Zacarias Moussaoui, one of the plotters behind the 9/11 terror attacks on the United States, has reportedly claimed that Saudi Arabia's royal family helped fund the operation. Saudi Arabia officials have rejected the accusation, calling Moussaoui a "deranged criminal."
BBC News noted that Moussaoui, who was arrested two weeks before the attacks, made the claims in a testimony back in October. His statement has surfaced only this week, however, after it was filed in court in response to victims suing Saudi Arabia for its alleged role in the 9/11 attacks.
The plotter, a member of al-Qaeda, apparently said that "extremely famous" Saudi officials, including Prince Turki al-Faisal Al Saud, a former Saudi intelligence chief, were sending money to the terrorist group in the late 1990s. more >>
GARLAND, Texas — Protesters holding signs against Shariah Law and the Islamic State shouted "go back home" toward Muslims as their cars crept past to enter the "Stand with the prophet against hate and terror" event that aims to "challenge growing Islamophobia in American society," which was held less than two weeks after Parisians' lives were rattled by terrorist attacks committed by radical Islamic jihadists that left 17 people dead.
For the hundreds of protesters who traveled near and far to counter what they see as encroaching Islamization in Europe, Canada and the United States, their fears are justified. Many Muslims, however, expressed deep concerns about the vicious verbal attacks that were shouted against them, and said their hope is for unity and understanding in their communities where some see them as nothing more than a potential terror threat.
According to the "Stand with the prophet" conference website, one objective of Saturday's event was to raise money to build a Strategic Communication Center "for the Muslim community, which will develop effective responses to anti-Islamic attacks, as well as to train young Muslims in media." more >>
NEW YORK — Two window washers who were working on the exterior of the Freedom Tower were safely rescued after being suspended in a collapsed scaffold on Wednesday afternoon.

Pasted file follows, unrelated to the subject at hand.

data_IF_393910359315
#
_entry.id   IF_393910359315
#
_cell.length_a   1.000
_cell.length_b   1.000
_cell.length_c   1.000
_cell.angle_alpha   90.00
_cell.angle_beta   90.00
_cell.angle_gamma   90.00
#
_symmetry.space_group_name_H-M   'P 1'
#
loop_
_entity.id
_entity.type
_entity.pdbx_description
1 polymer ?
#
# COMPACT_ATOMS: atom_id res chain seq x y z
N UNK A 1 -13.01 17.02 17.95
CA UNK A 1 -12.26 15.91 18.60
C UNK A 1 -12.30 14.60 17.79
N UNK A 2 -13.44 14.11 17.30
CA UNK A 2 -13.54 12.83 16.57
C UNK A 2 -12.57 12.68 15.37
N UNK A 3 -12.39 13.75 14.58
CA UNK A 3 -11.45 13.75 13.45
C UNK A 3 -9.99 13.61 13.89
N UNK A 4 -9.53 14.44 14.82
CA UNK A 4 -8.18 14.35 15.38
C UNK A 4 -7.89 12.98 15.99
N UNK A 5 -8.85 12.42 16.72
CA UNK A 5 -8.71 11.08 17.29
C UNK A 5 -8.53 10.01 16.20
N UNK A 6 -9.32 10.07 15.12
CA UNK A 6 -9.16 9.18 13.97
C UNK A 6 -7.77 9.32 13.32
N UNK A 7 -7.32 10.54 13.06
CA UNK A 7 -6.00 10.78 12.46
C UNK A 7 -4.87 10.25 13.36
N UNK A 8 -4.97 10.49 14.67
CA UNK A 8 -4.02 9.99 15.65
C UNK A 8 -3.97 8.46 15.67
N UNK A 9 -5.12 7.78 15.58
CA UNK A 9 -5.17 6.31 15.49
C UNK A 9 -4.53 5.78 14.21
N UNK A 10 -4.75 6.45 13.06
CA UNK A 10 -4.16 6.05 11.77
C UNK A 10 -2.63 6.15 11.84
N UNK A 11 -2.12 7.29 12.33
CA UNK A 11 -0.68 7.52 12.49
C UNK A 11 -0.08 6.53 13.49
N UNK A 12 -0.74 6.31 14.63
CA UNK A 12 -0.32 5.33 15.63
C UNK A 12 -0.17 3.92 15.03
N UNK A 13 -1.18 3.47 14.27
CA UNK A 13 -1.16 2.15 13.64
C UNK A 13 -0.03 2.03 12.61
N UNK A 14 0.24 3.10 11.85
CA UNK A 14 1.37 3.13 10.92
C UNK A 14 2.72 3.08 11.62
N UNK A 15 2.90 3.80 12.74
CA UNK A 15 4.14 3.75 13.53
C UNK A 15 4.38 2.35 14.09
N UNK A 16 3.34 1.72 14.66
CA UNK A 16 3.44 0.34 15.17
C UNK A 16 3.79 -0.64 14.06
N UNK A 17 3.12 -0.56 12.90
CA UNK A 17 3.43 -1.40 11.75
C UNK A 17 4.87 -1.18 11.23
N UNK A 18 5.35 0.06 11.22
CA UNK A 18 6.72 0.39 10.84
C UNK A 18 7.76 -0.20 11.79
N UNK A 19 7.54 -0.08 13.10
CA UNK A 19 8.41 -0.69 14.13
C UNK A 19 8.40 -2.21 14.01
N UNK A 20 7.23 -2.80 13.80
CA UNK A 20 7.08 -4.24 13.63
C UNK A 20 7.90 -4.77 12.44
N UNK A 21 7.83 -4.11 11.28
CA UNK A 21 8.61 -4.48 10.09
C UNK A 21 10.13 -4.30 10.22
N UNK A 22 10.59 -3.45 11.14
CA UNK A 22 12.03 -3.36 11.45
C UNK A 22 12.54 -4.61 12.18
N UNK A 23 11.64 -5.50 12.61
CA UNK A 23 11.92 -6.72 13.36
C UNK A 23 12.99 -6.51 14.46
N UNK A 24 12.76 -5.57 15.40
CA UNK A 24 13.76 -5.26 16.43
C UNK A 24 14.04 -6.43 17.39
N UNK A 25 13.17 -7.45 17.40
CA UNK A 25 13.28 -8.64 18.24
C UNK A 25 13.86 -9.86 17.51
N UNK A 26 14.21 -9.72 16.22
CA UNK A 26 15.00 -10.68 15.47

The window washers were clinging to the scaffold, which is hanging at a sharp angle outside of the 68th floor of 1 World Trade Center, which is 104 stories. Thousands of feet below, firefighters and police officers waited while a helicopter circled nearby. According to reports, at least two window washers were on their way to the top of the skyscraper when the motor or the cables on the scaffold broke just before 1 p.m. As the events were unfolding, FDNY updated their Twitter account.
"Now: #FDNY rescuing workers trapped on scaffolding outside 1 World Trade Center," FDNY posted on Nov. 12. more >>
A former U.S. Navy SEAL has come forward to reveal that he's the one who shot dead former al-Qaeda leader Osama bin Laden on May 2, 2011. The details behind his claim contradict other SEAL accounts, however, while former operatives have criticized breaking the code of silence.
Robert James O'Neill, 38, told The Washington Post on Thursday that he was the one to make it into bin Laden's bedroom in the compound in Abbottabad, Pakistan, during the night raid, before firing the shot that hit the jihadist leader in the head, killing him instantly.
Although Navy SEALs follow a code of silence, O'Neill apparently told the publication that his identity as "the shooter" had become known on Capitol Hill, with the military community aware of his role in the operation. more >>
NEW YORK — Surviving family members of those killed during the 9/11 terror attacks said this year's tribute and seeing the completion of the September 11 Memorial & Museum in New York made the solemn occasion "more peaceful" and "brought closure" for some. But one New Yorker whose brother was killed on 9/11 described his time spent at the memorial and museum as a "bitter sweet" experience, because it's a reminder of what's no longer there.
The event, which was held at the National September 11 Memorial in between the reflecting pools located on footprints of where the World Trade Center's twin towers used to stand, marked the first year the National September 11 Museum was open on the site during the anniversary of the attacks.
"I thought that the area around the memorial was really nice," said Long Island resident Lawrence Meltzer, whose brother, Stewart, was killed on Sept. 11, 2001. "The completion of the museum made it a little bit more palatable so it was actually a prettier place." more >>
NEW YORK — Under overcast skies in downtown New York City, the grieving families of the victims of the Sept. 11, 2001, attacks remembered their loved ones in a dignified memorial service punctuated by bouts of tears, moments of silence and muted anger over their loss.
As President Barack Obama announced a plan Wednesday night to combat ISIS, many families standing in their pain on the Memorial plaza of the National September 11 Memorial & Museum declared that he has their full support.
"I think it's definitely a bold move to be proactive and counter that terrorism before another incident or event like 9/11 happens again. It's pretty much putting our foot down," said Phil Cruz of Fort Lauderdale, Florida, who lost his uncle, John Robert Cruz, in the Sept. 11 attacks. He died while working on the 101st floor of the North Tower for Cantor Fitzgerald. more >>